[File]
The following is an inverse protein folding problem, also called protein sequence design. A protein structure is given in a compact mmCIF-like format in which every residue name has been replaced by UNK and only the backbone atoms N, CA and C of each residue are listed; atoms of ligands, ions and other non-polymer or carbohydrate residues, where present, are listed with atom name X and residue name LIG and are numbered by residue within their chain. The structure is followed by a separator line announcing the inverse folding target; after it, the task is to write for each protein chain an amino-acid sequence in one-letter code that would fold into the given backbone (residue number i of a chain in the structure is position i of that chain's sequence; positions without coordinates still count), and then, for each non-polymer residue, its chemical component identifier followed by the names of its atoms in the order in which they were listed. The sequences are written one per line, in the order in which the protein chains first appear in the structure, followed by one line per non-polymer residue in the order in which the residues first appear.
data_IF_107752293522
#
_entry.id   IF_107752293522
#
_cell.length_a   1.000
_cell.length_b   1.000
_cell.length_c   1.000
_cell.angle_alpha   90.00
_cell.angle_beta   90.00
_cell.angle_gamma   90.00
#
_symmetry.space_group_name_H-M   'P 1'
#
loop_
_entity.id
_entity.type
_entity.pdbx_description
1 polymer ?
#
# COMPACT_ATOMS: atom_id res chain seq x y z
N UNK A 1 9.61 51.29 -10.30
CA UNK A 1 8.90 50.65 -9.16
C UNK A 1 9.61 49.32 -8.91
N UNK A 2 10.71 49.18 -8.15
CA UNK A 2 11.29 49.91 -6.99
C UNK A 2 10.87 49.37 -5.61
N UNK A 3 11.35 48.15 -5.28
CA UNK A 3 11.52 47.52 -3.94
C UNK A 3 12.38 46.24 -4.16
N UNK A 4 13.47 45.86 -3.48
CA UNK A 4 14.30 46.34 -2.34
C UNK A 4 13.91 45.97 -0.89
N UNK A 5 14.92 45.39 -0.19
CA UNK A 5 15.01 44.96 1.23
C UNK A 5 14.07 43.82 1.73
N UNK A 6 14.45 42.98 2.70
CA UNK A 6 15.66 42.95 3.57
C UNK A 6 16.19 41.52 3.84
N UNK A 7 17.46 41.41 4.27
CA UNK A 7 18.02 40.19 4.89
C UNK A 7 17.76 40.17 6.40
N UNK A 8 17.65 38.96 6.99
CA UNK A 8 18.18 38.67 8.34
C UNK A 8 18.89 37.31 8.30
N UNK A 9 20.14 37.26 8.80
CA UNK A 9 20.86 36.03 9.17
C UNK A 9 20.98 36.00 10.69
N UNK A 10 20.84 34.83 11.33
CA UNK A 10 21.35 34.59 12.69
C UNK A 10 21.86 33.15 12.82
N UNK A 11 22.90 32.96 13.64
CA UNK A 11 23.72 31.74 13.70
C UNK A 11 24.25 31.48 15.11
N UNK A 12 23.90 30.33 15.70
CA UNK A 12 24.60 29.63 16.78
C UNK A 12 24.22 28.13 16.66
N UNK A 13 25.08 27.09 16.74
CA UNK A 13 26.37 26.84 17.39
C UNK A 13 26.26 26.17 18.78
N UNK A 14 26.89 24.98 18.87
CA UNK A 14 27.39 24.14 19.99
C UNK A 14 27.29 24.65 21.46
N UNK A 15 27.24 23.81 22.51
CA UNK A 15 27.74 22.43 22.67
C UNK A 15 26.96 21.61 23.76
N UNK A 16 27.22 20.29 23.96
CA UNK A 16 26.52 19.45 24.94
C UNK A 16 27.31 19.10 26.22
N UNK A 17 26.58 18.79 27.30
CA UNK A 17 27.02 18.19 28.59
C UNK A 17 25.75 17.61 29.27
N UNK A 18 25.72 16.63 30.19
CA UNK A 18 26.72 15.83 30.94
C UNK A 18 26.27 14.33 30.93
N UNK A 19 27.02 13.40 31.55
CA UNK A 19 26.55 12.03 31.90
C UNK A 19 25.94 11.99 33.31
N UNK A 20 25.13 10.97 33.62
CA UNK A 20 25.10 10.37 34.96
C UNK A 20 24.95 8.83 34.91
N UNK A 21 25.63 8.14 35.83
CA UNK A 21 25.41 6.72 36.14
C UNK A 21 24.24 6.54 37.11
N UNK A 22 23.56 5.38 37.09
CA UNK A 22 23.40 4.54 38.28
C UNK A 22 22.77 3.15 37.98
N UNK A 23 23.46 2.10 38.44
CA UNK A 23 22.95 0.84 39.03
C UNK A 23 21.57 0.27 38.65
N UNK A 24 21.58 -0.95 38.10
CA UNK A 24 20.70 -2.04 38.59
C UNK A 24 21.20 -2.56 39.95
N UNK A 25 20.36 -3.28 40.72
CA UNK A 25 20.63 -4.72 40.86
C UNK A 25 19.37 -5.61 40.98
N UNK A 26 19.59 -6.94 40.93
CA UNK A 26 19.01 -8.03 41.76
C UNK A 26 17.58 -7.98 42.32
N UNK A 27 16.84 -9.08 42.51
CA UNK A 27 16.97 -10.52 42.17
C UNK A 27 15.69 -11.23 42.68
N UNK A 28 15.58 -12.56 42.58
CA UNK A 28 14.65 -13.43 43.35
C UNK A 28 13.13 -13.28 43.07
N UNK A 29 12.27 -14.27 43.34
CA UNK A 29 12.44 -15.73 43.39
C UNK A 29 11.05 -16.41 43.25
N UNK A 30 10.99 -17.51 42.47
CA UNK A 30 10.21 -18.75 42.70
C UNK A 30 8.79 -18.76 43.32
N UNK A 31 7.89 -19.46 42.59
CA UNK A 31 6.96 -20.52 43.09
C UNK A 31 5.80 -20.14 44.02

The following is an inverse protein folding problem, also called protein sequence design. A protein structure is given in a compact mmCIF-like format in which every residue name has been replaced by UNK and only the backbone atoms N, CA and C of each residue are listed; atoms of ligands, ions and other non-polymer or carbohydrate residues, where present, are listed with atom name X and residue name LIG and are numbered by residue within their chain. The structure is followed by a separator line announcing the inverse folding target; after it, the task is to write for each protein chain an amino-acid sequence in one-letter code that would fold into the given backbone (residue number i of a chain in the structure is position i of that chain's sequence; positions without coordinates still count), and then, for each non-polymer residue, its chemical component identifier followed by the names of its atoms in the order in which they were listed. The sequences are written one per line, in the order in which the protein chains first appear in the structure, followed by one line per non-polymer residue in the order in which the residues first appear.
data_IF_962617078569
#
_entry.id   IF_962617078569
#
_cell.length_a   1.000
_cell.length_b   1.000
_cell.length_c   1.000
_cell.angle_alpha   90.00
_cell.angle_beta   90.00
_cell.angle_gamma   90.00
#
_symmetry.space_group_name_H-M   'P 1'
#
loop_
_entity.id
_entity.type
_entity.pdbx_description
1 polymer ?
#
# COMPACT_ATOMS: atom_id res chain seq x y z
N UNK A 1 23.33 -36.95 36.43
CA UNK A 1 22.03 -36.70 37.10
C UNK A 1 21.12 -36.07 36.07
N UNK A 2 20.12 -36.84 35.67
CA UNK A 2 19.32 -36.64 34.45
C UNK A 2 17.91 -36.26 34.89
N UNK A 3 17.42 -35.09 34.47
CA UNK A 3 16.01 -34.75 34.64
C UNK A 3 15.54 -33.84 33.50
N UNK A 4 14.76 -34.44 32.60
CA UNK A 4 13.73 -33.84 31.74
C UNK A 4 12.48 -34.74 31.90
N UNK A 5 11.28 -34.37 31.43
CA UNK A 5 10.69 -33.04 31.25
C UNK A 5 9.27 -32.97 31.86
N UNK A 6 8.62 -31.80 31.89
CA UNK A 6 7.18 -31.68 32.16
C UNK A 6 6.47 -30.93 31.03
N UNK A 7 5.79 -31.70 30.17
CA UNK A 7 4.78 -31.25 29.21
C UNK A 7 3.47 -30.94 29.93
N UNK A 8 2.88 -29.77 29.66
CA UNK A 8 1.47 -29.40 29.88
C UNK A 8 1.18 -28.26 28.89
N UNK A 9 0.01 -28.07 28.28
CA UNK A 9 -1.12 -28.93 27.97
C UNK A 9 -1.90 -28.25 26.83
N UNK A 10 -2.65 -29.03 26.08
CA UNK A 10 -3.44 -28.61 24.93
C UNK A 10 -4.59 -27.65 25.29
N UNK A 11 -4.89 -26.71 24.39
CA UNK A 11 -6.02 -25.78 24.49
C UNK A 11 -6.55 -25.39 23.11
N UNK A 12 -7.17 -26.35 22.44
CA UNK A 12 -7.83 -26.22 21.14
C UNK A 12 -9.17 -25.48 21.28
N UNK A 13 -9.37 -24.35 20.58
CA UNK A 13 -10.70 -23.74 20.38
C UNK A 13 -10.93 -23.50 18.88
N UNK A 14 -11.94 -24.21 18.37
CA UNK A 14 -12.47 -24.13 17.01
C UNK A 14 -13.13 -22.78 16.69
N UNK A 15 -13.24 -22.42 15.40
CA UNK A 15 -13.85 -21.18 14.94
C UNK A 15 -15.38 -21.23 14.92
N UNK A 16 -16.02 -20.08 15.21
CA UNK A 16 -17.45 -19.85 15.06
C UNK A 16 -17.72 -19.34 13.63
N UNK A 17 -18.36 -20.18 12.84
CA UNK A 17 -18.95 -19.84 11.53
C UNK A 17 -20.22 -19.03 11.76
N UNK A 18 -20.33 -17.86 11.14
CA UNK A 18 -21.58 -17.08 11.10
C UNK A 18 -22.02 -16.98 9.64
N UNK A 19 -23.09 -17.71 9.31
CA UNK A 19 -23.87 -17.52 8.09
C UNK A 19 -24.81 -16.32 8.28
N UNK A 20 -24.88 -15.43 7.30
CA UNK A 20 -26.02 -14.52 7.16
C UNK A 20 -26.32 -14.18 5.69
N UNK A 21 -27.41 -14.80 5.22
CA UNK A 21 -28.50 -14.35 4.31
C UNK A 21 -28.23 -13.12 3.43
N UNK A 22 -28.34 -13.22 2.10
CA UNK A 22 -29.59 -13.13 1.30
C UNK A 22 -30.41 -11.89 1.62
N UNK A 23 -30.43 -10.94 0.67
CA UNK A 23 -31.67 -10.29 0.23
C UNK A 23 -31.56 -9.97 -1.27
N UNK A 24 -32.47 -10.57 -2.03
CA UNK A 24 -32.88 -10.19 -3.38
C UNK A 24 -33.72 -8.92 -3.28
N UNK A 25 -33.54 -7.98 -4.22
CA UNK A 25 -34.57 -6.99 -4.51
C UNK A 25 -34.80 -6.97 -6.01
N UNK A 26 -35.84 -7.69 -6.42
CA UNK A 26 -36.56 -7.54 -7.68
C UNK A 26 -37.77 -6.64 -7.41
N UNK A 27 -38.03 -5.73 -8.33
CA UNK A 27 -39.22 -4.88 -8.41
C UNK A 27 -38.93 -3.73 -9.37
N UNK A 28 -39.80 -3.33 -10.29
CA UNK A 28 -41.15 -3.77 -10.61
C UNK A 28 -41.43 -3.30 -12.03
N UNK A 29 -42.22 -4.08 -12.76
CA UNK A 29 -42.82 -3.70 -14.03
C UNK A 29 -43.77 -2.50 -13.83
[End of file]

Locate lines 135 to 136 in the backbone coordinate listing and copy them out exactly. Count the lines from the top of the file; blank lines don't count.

# COMPACT_ATOMS: atom_id res chain seq x y z
N UNK A 1 23.33 -36.95 36.43